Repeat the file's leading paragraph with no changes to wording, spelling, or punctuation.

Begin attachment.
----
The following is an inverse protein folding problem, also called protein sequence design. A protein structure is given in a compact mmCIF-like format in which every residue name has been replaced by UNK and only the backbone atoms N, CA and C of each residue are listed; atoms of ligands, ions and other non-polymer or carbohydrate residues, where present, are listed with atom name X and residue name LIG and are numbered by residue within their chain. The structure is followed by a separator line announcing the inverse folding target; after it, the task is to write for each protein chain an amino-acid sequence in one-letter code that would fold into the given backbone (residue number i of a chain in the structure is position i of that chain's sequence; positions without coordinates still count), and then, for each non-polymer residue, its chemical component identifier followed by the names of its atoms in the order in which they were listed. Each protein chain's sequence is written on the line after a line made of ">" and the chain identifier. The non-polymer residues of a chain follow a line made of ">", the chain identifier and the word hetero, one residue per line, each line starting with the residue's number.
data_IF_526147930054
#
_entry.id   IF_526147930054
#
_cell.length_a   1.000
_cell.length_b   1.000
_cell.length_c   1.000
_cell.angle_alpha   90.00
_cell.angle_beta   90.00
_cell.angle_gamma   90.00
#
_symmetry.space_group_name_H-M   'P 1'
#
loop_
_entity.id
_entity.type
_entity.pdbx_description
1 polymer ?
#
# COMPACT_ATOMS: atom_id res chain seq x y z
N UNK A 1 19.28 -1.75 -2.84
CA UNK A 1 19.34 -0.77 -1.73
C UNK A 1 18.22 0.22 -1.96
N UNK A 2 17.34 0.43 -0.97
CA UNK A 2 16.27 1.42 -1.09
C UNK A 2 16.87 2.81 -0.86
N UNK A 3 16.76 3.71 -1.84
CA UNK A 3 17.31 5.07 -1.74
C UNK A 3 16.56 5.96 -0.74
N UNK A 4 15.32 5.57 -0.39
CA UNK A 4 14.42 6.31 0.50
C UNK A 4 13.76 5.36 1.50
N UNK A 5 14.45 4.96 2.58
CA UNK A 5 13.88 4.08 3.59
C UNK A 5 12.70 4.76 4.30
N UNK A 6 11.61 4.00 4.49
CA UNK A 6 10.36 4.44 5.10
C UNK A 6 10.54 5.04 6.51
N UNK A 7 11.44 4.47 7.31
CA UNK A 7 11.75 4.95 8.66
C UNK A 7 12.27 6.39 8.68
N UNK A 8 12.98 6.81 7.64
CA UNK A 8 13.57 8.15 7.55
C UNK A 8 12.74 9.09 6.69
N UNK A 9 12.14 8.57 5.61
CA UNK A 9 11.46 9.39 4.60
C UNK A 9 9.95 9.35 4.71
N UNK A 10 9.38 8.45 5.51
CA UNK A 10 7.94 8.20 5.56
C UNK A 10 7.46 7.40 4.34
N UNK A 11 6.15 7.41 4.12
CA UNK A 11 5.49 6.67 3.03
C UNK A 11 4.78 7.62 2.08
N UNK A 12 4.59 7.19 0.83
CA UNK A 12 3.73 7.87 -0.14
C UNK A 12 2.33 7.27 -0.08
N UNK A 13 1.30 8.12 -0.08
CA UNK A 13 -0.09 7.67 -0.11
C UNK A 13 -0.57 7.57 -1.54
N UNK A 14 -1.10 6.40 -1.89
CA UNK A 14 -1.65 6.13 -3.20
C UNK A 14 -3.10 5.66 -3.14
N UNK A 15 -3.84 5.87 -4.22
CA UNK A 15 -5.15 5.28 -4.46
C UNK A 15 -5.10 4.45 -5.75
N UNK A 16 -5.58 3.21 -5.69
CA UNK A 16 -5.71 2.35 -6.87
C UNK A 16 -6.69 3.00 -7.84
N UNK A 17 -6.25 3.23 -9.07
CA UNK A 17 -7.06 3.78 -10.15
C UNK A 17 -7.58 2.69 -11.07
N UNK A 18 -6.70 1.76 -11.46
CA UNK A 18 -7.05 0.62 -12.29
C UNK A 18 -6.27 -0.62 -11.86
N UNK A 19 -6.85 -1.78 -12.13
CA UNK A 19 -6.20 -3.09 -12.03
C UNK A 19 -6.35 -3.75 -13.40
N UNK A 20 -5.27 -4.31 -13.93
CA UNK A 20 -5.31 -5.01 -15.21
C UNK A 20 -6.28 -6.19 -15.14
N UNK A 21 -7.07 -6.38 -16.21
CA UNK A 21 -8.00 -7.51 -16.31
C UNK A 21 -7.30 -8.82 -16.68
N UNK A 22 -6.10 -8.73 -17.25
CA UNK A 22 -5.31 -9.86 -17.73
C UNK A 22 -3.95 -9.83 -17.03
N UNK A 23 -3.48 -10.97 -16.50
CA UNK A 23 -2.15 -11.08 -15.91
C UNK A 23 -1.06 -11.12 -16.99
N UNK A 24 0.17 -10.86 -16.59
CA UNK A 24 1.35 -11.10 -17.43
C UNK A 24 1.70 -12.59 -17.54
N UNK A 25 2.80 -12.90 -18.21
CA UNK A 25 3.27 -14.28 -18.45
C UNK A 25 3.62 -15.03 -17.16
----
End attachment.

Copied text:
The following is an inverse protein folding problem, also called protein sequence design. A protein structure is given in a compact mmCIF-like format in which every residue name has been replaced by UNK and only the backbone atoms N, CA and C of each residue are listed; atoms of ligands, ions and other non-polymer or carbohydrate residues, where present, are listed with atom name X and residue name LIG and are numbered by residue within their chain. The structure is followed by a separator line announcing the inverse folding target; after it, the task is to write for each protein chain an amino-acid sequence in one-letter code that would fold into the given backbone (residue number i of a chain in the structure is position i of that chain's sequence; positions without coordinates still count), and then, for each non-polymer residue, its chemical component identifier followed by the names of its atoms in the order in which they were listed. Each protein chain's sequence is written on the line after a line made of ">" and the chain identifier. The non-polymer residues of a chain follow a line made of ">", the chain identifier and the word hetero, one residue per line, each line starting with the residue's number.